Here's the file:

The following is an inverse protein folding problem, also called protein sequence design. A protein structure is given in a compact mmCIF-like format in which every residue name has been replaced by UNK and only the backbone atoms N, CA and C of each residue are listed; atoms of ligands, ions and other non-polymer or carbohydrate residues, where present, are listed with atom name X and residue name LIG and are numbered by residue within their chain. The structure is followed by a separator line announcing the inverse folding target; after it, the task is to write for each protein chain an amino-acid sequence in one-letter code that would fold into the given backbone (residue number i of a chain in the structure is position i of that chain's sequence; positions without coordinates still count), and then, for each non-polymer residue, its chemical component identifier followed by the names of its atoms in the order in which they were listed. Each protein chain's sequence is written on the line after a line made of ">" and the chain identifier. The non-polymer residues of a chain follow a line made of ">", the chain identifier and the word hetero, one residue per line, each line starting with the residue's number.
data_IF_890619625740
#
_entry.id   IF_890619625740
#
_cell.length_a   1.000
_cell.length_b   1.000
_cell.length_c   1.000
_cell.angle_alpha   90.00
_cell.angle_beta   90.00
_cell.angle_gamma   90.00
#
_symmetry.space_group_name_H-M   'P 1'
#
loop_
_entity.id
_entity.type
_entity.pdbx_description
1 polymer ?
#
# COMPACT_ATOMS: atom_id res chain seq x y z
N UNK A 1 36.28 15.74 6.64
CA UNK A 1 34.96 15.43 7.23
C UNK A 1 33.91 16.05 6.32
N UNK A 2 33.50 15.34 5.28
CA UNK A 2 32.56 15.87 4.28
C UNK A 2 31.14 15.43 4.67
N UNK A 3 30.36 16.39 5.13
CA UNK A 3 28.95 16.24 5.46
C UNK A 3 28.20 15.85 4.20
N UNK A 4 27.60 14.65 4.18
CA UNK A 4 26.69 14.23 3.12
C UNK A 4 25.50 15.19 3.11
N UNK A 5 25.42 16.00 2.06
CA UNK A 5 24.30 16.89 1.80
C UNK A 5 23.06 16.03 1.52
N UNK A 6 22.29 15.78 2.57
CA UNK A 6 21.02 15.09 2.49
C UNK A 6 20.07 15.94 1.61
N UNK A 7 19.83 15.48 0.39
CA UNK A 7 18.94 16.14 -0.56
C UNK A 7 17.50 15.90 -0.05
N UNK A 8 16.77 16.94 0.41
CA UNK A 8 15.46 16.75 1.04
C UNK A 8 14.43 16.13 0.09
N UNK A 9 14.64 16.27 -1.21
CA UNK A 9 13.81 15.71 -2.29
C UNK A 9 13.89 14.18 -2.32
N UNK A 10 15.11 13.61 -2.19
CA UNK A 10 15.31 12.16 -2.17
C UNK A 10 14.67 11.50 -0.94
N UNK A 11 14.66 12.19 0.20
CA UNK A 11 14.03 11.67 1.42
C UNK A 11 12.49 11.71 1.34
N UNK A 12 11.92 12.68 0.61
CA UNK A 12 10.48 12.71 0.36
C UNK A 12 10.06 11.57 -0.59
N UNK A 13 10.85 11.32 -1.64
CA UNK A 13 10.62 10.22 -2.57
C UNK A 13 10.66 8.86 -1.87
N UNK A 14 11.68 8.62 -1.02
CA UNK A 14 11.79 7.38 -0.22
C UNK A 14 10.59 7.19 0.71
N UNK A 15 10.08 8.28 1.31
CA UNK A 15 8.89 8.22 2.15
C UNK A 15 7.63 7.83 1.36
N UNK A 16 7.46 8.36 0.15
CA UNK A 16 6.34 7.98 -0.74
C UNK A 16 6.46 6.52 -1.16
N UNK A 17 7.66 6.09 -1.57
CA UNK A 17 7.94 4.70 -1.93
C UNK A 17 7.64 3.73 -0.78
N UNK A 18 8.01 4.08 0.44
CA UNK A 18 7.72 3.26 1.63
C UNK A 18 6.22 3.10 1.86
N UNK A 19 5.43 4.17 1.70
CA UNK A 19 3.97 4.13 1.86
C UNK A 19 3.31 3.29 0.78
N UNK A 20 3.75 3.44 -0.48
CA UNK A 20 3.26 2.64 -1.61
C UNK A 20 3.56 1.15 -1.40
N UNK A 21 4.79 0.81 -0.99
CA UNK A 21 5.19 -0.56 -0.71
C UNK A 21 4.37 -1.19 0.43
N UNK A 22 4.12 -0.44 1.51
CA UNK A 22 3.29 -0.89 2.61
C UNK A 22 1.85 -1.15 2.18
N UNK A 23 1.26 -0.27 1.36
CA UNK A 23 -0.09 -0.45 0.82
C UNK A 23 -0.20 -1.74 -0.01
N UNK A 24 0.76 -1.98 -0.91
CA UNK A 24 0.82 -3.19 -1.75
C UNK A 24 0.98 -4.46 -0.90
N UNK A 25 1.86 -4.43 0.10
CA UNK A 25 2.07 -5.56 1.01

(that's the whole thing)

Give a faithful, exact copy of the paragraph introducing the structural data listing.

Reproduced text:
The following is an inverse protein folding problem, also called protein sequence design. A protein structure is given in a compact mmCIF-like format in which every residue name has been replaced by UNK and only the backbone atoms N, CA and C of each residue are listed; atoms of ligands, ions and other non-polymer or carbohydrate residues, where present, are listed with atom name X and residue name LIG and are numbered by residue within their chain. The structure is followed by a separator line announcing the inverse folding target; after it, the task is to write for each protein chain an amino-acid sequence in one-letter code that would fold into the given backbone (residue number i of a chain in the structure is position i of that chain's sequence; positions without coordinates still count), and then, for each non-polymer residue, its chemical component identifier followed by the names of its atoms in the order in which they were listed. Each protein chain's sequence is written on the line after a line made of ">" and the chain identifier. The non-polymer residues of a chain follow a line made of ">", the chain identifier and the word hetero, one residue per line, each line starting with the residue's number.